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December 2, 2012 | By John Horn
Ben Affleck considered shooting some of "Argo" in Iran but decided it was too dangerous. So he shot in Turkey and Los Angeles instead, where he sometimes found it difficult to cast expatriated Iranians to play the revolutionaries who overtook the American Embassy at the film's opening.  In this excerpt from the Envelope Screening Series, Affleck, who directed, produced and stars in the drama about the rescue of six Americans in the middle of...
September 25, 2013 | By Ramin Mostaghim and Carol J. Williams
TEHRAN -- Iranians pored over news accounts Wednesday of President Hassan Rouhani's speech to the United Nations General Assembly, with those eager to break out of Iran's isolation expressing disappointment that their new leader didn't meet with President Obama or offer more concrete steps for sanctions relief. Hard-liners, however, seemed mostly pleased with Rouhani's steadfast defense Tuesday of Iran's right to enrich uranium and develop its nuclear industry. Western countries accuse Iran of refining uranium for the purpose of building a nuclear bomb, and have made sanctions relief contingent on Tehran stopping the enrichment.
June 18, 2009 | Alexandra Zavis and Raja Abdulrahim
As authorities in Tehran have blocked opposition websites, jammed satellite TV channels and banned foreign journalists from covering demonstrations against last week's disputed elections, Iranians living in the U.S. have rushed to fill the communications gap. Iranian students and exiles here are flooding Facebook, Twitter, YouTube and their e-mail distribution lists with footage of bloodied protesters and other snippets gleaned from friends and relatives back home.
July 21, 2009 | Alexandra Zavis
Patriotic Persian music blasted from the car that led thousands of demonstrators down Westwood Boulevard one recent afternoon, past Persian restaurants and bookstores. A plane hired by a local Persian TV station streaked overhead, flying a banner proclaiming: "We support freedom in Iran."
March 17, 2007 | From Times Wire Reports
An Iranian refugee who had been living with her two children at Moscow's international airport for nine months has arrived in Vancouver. Zahra Kamalfar, who says she was jailed and beaten for demonstrating against Iran's government in 2004, burst out sobbing, then fainted Thursday when reunited with her brother, Nader, after nearly 14 years.
May 3, 2002 | From Reuters
Iran's hard-line Revolutionary Court has summoned a top opposition leader who returned home from the U.S. two weeks ago despite a warrant for his arrest on charges of subversion. Ibrahim Yazdi, 70, an aide to the late supreme leader Ayatollah Ruhollah Khomeini and a former government minister, had been undergoing cancer therapy in the United States. He was ordered to return home last year to face charges of acting against state security.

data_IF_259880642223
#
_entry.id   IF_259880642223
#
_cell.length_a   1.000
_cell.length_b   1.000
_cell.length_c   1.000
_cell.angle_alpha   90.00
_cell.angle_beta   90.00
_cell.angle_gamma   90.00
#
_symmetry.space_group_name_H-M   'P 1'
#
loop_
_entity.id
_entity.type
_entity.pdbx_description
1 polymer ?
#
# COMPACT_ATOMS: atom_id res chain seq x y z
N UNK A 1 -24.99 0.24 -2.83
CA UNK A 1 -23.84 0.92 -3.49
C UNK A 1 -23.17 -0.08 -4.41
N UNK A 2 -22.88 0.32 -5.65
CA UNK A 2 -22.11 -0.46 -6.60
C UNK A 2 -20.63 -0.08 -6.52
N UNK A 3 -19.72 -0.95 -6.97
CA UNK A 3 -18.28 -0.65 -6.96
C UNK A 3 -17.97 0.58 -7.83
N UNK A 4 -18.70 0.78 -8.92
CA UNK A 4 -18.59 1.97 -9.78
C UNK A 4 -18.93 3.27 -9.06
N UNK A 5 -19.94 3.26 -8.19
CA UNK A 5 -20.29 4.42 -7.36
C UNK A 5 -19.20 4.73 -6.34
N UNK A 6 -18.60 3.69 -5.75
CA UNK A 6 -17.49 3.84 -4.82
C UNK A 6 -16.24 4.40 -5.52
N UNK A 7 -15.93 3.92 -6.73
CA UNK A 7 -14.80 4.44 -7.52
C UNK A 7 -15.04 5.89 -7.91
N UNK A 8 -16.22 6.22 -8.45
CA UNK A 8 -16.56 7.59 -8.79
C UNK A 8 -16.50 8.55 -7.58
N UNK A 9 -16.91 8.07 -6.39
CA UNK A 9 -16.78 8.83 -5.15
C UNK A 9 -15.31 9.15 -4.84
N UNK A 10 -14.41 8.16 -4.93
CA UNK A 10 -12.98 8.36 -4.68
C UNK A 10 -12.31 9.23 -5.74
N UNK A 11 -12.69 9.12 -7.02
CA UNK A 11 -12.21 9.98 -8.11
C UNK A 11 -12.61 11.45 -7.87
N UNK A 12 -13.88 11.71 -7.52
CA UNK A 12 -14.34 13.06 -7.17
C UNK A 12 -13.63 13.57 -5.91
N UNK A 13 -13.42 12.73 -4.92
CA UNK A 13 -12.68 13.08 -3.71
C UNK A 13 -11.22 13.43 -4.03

May 7, 2012 | By Ramin Mostaghim and Alexandra Sandels, Los Angeles Times
TEHRAN — On a recent trip to a city on the Persian Gulf, Iranian President Mahmoud Ahmadinejad stood in the back of a pickup as it made its way through a thick crowd clamoring for his attention when an older, disheveled man began to shout at him. "Ahmadinejad, I am hungry, Ahmadinejad, I am hungry," he pleaded desperately. The man banged on the pickup's front window to get the notice of the president, who leaned forward as the two exchanged a few words. A young woman then climbed onto the hood of the vehicle and told the leader, "I have problems.
October 25, 2013 | By Paul Richter
WASHINGTON - America's chief negotiator with Iran promised in a broadcast intended for Iranians that she will be a “fair, balanced” participant in talks over Tehran's nuclear program, despite her comment this month that “deception is part of the DNA” among Iranians. Facing criticism from hard-line news media and some lawmakers in Iran, Undersecretary of State Wendy Sherman said Friday in an interview with Voice of America's Persian Service that her comments reflected American distrust of the Iranian government that has built up since the breach in relations after the Islamic Revolution of 1979.
June 15, 2013 | By Ramin Mostaghim and Patrick J. McDonnell, Los Angeles Times
TEHRAN - The stunning landslide election of Hassan Rowhani as Iran's next president highlighted a deep frustration among many Iranians about the direction of their country, especially an economy marred by skyrocketing prices, stagnant salaries and dwindling job opportunities. In explaining their vote for Rowhani, many spoke of change. They alluded not to hot-button international issues such as Iran's contentious nuclear program or its die-hard support of Syrian President Bashar Assad, but to the slumping economy that has been especially unforgiving on the young, among whom the unemployment rate reportedly tops 40%. "People want a change in the economic situation," said Saman Hasani, 26, an engineering student who was among many people honking car horns on the streets of Tehran on Saturday evening after the Interior Ministry confirmed Rowhani's victory.
September 17, 1986 | From Times Wire Services
Turkish authorities detained three Iranians found with a briefcase containing a sophisticated booby-trap device, police said Tuesday. They said the Iranians--two men and a woman--were seized at Ankara airport on Saturday as they tried to avoid passing the case through an X-ray machine on their way to board a plane to Turkish north Cyprus.
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